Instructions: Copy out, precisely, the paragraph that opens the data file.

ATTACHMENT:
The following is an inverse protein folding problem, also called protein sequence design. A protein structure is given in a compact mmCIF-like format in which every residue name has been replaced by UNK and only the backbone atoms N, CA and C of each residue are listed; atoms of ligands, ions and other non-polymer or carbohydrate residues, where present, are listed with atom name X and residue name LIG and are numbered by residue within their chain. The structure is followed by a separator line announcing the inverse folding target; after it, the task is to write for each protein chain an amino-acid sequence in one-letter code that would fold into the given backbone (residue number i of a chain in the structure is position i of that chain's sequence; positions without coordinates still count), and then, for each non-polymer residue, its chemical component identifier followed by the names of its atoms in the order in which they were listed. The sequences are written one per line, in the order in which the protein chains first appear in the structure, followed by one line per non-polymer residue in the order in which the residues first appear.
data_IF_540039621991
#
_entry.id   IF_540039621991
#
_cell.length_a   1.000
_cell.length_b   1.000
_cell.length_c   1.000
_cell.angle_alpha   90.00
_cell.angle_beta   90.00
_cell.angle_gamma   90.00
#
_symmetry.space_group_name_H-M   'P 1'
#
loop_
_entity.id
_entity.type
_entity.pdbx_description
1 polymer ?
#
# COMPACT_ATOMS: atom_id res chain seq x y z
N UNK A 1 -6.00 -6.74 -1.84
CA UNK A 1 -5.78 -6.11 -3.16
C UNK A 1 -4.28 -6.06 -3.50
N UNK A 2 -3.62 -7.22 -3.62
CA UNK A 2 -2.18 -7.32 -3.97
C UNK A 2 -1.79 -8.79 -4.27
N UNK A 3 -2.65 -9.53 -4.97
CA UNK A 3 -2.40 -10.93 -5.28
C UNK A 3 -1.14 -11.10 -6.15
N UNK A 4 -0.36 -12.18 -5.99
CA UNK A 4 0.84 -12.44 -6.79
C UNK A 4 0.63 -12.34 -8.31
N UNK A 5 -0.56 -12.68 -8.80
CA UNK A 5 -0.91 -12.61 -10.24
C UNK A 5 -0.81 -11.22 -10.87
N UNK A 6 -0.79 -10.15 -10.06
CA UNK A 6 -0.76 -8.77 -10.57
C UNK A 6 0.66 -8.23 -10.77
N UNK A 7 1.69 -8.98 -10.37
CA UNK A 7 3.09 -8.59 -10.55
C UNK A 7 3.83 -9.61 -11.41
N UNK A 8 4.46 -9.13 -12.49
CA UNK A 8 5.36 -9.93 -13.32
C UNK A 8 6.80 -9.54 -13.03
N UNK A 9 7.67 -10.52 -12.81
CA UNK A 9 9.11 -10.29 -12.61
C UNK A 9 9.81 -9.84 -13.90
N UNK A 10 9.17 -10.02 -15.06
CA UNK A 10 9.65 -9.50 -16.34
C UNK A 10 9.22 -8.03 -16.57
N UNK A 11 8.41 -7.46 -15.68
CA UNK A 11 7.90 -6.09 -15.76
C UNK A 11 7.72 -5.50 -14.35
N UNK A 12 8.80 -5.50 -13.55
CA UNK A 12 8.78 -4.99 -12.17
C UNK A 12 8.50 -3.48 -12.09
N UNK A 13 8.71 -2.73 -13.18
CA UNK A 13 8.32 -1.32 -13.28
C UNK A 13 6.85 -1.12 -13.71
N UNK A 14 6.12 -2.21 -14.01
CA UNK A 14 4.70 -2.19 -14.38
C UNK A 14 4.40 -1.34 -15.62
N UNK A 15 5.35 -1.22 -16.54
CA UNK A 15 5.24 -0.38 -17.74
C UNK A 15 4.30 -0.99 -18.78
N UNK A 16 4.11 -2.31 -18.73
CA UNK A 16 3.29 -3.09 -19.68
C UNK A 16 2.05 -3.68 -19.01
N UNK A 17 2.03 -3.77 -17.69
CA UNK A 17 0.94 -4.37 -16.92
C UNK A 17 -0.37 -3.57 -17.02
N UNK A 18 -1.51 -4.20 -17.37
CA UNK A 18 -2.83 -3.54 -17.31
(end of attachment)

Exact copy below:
The following is an inverse protein folding problem, also called protein sequence design. A protein structure is given in a compact mmCIF-like format in which every residue name has been replaced by UNK and only the backbone atoms N, CA and C of each residue are listed; atoms of ligands, ions and other non-polymer or carbohydrate residues, where present, are listed with atom name X and residue name LIG and are numbered by residue within their chain. The structure is followed by a separator line announcing the inverse folding target; after it, the task is to write for each protein chain an amino-acid sequence in one-letter code that would fold into the given backbone (residue number i of a chain in the structure is position i of that chain's sequence; positions without coordinates still count), and then, for each non-polymer residue, its chemical component identifier followed by the names of its atoms in the order in which they were listed. The sequences are written one per line, in the order in which the protein chains first appear in the structure, followed by one line per non-polymer residue in the order in which the residues first appear.